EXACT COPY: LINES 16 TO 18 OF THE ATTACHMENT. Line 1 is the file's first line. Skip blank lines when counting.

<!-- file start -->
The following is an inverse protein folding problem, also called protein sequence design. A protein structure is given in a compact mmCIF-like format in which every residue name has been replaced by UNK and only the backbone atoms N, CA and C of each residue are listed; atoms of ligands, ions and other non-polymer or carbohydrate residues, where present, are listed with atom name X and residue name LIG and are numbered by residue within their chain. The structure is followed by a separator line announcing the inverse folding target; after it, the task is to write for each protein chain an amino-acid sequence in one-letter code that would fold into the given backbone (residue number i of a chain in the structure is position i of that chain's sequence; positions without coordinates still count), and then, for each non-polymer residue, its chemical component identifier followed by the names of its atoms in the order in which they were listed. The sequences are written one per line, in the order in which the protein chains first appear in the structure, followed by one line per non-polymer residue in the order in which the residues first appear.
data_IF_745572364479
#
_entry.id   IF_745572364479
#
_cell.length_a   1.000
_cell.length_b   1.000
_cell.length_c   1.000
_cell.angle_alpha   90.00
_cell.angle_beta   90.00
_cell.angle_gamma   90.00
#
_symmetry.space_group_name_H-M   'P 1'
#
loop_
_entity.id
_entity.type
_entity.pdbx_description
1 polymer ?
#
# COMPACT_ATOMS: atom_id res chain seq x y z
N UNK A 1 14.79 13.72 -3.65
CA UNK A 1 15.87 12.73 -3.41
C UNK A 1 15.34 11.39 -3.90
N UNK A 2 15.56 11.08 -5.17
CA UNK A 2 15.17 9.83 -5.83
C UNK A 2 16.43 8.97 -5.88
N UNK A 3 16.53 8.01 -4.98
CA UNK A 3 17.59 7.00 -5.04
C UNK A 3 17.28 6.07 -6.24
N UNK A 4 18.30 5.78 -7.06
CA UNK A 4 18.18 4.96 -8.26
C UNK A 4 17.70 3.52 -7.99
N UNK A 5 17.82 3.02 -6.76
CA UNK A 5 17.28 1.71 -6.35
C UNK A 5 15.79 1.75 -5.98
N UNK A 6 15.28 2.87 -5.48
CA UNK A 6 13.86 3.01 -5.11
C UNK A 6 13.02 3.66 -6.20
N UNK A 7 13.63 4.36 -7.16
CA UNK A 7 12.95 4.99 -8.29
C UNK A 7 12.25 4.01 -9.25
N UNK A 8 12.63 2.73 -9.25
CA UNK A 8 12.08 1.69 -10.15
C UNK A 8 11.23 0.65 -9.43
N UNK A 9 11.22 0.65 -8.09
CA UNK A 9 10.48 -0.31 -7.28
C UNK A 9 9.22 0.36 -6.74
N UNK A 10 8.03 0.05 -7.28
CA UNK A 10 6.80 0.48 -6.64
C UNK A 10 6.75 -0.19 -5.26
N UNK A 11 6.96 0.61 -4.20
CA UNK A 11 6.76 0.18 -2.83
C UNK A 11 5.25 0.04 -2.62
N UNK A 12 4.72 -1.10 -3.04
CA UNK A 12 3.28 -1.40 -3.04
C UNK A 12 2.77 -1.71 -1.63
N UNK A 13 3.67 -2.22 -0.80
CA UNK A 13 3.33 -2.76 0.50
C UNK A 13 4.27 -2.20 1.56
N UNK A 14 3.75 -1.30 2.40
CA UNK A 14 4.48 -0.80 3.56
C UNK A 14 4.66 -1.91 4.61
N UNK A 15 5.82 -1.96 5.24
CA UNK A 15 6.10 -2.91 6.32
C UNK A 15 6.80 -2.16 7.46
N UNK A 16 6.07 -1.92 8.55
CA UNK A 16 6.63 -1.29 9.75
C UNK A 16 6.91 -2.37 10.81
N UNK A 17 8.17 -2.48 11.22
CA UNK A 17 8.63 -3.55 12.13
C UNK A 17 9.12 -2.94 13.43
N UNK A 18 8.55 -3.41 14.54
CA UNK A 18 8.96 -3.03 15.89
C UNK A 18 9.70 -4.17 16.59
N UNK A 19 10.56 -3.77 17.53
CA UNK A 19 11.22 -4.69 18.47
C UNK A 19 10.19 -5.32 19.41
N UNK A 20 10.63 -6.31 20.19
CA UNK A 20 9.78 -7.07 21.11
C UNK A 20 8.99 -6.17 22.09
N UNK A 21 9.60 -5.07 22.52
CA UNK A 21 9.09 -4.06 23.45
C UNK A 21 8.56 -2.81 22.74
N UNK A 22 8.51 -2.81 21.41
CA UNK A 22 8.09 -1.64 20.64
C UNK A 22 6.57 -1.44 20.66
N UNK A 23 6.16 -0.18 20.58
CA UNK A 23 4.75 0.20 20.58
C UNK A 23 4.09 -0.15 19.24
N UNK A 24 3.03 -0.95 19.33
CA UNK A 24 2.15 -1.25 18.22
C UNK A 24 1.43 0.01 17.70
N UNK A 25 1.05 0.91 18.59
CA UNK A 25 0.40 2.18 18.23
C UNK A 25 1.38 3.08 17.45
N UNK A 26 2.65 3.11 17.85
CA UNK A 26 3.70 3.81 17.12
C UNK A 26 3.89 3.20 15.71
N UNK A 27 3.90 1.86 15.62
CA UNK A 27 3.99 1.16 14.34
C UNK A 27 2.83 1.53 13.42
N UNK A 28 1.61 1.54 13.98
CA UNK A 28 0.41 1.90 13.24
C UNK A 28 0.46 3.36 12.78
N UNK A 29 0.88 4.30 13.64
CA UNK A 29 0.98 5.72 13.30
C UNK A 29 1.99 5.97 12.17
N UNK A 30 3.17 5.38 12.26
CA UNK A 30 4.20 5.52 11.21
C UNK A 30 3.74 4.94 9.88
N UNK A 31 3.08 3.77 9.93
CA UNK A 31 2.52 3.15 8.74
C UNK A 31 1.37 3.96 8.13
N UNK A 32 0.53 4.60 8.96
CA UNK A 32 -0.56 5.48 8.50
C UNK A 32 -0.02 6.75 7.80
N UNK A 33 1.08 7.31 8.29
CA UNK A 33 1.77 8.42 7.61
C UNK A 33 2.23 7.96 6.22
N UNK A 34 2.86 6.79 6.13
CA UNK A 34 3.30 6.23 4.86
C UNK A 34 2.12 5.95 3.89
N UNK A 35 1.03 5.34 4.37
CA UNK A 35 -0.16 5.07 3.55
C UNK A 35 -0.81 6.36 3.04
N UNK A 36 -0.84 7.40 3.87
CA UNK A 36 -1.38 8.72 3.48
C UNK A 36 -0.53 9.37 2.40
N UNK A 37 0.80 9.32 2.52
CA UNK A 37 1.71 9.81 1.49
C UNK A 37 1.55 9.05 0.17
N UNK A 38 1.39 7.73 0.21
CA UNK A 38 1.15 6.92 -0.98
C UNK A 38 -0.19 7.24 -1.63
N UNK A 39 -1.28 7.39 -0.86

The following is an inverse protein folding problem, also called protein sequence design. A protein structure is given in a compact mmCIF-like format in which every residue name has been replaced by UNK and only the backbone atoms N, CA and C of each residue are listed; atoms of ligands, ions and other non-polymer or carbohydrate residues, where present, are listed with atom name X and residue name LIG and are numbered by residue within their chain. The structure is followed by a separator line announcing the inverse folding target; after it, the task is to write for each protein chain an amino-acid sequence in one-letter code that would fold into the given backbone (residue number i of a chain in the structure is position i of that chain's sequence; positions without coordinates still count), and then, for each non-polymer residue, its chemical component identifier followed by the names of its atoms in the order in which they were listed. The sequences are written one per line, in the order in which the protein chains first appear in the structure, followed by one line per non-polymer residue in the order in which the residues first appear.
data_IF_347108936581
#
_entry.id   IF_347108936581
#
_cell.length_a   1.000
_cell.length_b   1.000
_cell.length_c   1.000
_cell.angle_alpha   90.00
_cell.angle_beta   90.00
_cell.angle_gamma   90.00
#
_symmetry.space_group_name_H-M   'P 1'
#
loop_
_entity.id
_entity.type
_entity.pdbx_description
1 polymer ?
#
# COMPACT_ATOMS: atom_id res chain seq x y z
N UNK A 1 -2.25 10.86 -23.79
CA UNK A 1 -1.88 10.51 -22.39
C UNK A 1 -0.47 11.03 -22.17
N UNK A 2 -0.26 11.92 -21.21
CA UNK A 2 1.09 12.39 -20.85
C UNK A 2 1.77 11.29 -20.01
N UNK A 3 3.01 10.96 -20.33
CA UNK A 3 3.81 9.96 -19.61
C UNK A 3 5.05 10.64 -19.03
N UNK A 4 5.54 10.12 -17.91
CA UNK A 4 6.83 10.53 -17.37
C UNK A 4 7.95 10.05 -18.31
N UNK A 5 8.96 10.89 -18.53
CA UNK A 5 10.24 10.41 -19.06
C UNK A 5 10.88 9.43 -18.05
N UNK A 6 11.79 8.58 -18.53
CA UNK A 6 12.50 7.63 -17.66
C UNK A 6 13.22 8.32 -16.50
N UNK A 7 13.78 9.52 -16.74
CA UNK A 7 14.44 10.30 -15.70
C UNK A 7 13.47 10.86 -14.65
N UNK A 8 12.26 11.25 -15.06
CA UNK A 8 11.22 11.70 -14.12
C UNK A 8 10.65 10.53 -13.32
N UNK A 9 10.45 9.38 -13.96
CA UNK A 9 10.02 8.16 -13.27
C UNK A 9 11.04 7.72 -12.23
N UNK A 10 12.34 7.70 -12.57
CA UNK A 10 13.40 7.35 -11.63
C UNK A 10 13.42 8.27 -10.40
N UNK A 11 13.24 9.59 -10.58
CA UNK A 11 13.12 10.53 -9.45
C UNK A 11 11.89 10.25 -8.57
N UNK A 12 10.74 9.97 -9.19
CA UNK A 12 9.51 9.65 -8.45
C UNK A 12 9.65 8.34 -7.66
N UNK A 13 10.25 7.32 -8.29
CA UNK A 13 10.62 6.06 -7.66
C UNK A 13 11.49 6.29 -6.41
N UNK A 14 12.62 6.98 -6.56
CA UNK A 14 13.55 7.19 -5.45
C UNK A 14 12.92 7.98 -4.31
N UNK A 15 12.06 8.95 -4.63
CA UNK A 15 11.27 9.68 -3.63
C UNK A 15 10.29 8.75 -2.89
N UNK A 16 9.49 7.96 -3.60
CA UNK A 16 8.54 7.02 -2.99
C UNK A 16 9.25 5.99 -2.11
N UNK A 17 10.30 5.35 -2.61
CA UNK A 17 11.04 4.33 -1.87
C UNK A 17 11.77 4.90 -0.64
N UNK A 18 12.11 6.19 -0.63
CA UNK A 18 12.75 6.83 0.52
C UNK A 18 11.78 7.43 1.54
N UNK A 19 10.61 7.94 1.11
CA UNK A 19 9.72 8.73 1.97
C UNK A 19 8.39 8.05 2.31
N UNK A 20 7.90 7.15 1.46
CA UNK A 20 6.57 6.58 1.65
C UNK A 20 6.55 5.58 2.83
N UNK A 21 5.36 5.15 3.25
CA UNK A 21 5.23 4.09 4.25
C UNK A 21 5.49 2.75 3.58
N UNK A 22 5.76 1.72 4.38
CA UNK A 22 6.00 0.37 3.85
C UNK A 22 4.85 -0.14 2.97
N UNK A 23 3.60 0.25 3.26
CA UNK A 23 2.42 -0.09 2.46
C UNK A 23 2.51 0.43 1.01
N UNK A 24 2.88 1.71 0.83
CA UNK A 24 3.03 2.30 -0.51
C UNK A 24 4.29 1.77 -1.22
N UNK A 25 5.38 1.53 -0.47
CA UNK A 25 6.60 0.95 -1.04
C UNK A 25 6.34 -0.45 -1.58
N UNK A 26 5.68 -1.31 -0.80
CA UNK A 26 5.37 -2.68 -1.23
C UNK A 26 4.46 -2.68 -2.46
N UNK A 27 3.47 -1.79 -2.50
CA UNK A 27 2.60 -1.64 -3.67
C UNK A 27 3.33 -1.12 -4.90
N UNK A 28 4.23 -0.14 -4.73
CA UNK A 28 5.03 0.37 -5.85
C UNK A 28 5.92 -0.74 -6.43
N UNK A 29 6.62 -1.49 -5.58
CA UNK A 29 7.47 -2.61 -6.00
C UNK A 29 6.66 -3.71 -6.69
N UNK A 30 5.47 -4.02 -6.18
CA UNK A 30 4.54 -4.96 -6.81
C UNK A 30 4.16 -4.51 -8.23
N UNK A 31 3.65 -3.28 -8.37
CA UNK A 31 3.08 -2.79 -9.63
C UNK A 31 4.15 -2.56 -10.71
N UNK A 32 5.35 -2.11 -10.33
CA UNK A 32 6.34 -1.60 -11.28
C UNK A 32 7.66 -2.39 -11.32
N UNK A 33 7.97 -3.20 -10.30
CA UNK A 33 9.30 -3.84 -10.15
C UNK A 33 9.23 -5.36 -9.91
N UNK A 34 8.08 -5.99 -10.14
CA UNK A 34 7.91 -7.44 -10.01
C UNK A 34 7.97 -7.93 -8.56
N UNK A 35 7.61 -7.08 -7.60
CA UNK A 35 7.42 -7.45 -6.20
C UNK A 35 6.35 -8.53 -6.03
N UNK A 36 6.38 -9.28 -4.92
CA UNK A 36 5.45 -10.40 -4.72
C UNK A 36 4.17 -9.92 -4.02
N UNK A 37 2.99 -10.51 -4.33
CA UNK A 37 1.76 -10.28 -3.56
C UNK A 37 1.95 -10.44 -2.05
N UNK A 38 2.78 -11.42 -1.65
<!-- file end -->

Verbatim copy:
_entity.id
_entity.type
_entity.pdbx_description